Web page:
My point is that you may be paying $200 a month, but that isn't what the leasing company is receiving.
And with a regular car, the leasing company is allowed leave the externalities - such as climate change and health effects of exhaust - of their business to be paid collectively. Nothing is currently priced accordingly to its real cost, because "real cost" is impossible to measure.
That leaves two bad options: do nothing and let the markets decide based on incorrect information, or try to manipulate prices to what the government thinks (?) are the "real" ones. It doesn't help that almost everyone has a personal stake in both economy and environment, and is thus tempted to scew the results, but at least the latter option provides a possibility that various interests's concerns can be adressed.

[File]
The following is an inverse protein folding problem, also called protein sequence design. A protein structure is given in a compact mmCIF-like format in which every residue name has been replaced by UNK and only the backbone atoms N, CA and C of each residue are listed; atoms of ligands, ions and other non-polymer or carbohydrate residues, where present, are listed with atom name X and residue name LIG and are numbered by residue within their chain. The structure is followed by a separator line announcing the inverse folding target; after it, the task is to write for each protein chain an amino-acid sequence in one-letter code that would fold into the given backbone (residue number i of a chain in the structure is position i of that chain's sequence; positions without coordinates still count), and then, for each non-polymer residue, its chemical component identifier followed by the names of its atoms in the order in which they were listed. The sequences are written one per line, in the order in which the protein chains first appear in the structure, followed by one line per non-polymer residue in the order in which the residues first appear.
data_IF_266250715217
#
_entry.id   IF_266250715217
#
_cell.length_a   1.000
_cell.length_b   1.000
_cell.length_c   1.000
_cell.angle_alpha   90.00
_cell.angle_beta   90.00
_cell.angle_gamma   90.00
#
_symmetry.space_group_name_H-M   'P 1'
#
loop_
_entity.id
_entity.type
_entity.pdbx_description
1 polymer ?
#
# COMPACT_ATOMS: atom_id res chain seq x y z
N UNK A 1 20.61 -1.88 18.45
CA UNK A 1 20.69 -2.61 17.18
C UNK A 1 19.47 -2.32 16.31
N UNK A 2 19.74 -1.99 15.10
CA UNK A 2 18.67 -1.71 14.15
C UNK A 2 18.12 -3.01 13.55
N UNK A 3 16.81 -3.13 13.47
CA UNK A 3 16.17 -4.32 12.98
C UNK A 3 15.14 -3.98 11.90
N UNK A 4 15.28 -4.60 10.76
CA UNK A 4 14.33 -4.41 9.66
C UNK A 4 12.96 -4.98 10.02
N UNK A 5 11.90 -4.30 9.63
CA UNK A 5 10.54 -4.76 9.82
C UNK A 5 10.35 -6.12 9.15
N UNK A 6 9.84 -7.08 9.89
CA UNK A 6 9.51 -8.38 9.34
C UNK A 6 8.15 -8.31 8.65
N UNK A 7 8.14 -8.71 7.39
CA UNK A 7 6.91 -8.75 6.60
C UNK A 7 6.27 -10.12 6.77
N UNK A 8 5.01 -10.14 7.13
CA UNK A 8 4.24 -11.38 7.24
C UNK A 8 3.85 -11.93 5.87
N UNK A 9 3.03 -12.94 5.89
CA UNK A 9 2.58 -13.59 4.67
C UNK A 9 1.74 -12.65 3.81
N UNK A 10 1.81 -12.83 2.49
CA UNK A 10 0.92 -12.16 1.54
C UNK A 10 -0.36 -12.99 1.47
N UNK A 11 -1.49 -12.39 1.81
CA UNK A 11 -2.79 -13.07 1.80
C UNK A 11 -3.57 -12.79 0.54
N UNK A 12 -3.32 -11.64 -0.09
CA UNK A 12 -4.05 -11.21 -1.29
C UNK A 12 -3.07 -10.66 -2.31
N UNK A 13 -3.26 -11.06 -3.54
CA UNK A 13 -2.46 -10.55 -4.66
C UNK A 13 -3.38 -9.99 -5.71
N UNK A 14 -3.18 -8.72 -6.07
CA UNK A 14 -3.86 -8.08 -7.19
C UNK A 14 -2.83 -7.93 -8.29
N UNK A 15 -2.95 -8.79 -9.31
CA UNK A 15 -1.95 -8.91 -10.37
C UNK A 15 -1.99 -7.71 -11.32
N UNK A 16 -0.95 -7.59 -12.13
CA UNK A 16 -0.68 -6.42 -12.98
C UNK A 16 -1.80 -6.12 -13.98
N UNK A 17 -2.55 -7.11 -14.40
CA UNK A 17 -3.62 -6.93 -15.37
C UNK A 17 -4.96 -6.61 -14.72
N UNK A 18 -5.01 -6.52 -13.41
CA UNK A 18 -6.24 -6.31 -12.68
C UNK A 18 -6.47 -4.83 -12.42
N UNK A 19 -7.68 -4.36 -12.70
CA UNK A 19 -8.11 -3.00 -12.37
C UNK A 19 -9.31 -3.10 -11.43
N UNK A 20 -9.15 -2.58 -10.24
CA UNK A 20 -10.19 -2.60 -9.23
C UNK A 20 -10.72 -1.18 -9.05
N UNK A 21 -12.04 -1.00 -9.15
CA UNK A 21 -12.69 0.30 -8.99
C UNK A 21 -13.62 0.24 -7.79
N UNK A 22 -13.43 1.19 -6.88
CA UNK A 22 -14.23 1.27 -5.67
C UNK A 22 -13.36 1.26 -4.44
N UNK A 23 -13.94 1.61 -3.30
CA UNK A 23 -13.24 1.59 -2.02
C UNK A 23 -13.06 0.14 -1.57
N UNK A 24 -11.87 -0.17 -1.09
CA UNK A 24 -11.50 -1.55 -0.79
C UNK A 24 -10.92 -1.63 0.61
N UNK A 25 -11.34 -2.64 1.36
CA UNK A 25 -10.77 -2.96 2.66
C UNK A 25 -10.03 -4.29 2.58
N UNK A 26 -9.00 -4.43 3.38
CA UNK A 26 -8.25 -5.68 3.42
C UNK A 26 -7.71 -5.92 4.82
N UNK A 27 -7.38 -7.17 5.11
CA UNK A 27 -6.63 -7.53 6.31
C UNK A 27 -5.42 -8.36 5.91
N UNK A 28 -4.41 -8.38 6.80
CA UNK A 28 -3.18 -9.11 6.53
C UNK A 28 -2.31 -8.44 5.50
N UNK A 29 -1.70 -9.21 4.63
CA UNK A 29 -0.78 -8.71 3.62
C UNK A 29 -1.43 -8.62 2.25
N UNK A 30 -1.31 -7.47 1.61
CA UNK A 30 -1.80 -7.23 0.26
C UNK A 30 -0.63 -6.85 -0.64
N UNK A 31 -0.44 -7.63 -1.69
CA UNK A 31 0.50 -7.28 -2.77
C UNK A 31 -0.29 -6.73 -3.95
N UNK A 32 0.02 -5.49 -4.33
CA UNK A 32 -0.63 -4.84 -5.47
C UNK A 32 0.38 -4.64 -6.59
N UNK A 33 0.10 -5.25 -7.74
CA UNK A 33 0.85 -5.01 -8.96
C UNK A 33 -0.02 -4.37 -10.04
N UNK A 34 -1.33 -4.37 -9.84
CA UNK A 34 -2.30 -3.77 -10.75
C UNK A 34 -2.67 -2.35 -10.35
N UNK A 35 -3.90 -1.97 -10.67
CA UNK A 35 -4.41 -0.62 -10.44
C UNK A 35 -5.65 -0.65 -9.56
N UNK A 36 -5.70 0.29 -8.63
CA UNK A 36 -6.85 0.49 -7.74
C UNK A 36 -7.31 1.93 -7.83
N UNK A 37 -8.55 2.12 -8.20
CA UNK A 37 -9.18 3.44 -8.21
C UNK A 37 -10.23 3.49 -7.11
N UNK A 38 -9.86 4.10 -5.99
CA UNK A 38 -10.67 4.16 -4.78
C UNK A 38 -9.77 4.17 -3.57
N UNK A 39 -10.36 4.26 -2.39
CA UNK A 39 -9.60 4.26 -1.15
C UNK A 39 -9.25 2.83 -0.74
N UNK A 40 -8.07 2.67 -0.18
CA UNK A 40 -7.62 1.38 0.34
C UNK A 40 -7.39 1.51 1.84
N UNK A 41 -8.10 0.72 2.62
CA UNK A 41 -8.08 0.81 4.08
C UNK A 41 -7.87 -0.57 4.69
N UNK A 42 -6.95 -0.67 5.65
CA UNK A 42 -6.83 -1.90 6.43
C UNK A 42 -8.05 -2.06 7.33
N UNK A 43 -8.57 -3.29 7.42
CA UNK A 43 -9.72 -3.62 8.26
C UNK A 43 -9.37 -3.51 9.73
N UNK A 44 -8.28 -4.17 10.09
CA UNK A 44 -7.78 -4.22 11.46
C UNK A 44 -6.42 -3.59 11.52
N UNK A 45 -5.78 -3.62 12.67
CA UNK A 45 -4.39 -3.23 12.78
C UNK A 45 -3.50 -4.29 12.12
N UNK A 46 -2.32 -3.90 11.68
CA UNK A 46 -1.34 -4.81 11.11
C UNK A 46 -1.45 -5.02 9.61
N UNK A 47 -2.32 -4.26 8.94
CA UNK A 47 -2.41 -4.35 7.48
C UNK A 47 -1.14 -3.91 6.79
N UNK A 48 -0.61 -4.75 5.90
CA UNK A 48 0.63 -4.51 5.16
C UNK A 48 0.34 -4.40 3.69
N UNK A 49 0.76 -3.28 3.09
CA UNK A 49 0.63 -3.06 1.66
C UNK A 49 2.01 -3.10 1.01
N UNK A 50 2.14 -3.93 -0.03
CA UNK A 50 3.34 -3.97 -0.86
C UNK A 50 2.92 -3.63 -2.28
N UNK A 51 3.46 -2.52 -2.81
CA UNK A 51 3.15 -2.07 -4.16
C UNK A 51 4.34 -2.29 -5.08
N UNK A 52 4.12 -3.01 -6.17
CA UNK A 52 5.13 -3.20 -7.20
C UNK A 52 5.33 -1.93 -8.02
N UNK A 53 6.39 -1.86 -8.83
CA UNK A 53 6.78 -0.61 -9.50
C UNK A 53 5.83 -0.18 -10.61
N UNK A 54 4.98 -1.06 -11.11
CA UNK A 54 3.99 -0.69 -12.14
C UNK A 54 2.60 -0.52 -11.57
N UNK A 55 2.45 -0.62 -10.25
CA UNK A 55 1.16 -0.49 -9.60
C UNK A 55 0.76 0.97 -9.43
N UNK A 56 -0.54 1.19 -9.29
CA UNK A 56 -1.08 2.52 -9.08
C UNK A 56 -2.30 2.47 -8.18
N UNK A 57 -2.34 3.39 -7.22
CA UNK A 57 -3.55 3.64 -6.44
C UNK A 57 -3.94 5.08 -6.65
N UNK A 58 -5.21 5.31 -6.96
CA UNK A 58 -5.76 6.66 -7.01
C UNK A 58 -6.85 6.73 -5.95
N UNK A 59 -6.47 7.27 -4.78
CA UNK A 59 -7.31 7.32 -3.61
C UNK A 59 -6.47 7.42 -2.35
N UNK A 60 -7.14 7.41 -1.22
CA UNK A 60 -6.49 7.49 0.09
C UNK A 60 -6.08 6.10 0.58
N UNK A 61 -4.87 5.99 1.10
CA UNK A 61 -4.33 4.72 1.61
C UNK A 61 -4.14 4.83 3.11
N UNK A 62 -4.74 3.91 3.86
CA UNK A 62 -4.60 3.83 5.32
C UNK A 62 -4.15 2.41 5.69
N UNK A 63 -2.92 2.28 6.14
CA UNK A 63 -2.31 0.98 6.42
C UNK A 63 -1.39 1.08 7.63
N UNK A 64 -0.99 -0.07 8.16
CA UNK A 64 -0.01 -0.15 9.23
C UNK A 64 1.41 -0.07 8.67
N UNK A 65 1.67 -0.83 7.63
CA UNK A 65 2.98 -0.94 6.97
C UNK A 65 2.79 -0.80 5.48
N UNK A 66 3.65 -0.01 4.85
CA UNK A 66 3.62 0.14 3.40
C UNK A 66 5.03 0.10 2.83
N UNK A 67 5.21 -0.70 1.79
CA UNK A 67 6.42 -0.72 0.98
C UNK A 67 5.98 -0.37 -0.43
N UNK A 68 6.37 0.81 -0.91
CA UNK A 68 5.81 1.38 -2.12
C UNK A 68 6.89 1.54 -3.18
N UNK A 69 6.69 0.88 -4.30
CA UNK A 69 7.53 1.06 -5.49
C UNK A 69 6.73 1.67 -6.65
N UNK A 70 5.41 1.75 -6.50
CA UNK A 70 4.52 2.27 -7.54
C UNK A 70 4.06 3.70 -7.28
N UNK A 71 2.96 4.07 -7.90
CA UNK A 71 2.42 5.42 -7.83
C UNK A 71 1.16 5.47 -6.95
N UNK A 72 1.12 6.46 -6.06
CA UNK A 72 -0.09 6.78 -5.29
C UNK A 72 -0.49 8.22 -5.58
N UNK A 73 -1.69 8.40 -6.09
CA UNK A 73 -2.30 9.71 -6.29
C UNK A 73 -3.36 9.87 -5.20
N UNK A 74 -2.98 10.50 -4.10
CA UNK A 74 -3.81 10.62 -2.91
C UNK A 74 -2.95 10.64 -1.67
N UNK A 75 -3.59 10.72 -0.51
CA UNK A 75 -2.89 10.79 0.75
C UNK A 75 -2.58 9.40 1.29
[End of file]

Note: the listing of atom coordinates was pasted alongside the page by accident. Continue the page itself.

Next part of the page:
Because this is the real problem with free-market capitalism: it assumes economic decisions are purely local, when in reality their consequences stretch to infinity. It's a necessary assumption, since otherwise every decision becomes intractable, but also means there absolutely needs to be some sort of overall coordinator correcting the relative prices of various options - for example via tax credits - to reflect distant costs, since otherwise we get a sub-optimal - possibly to the point of utter destruction - solution.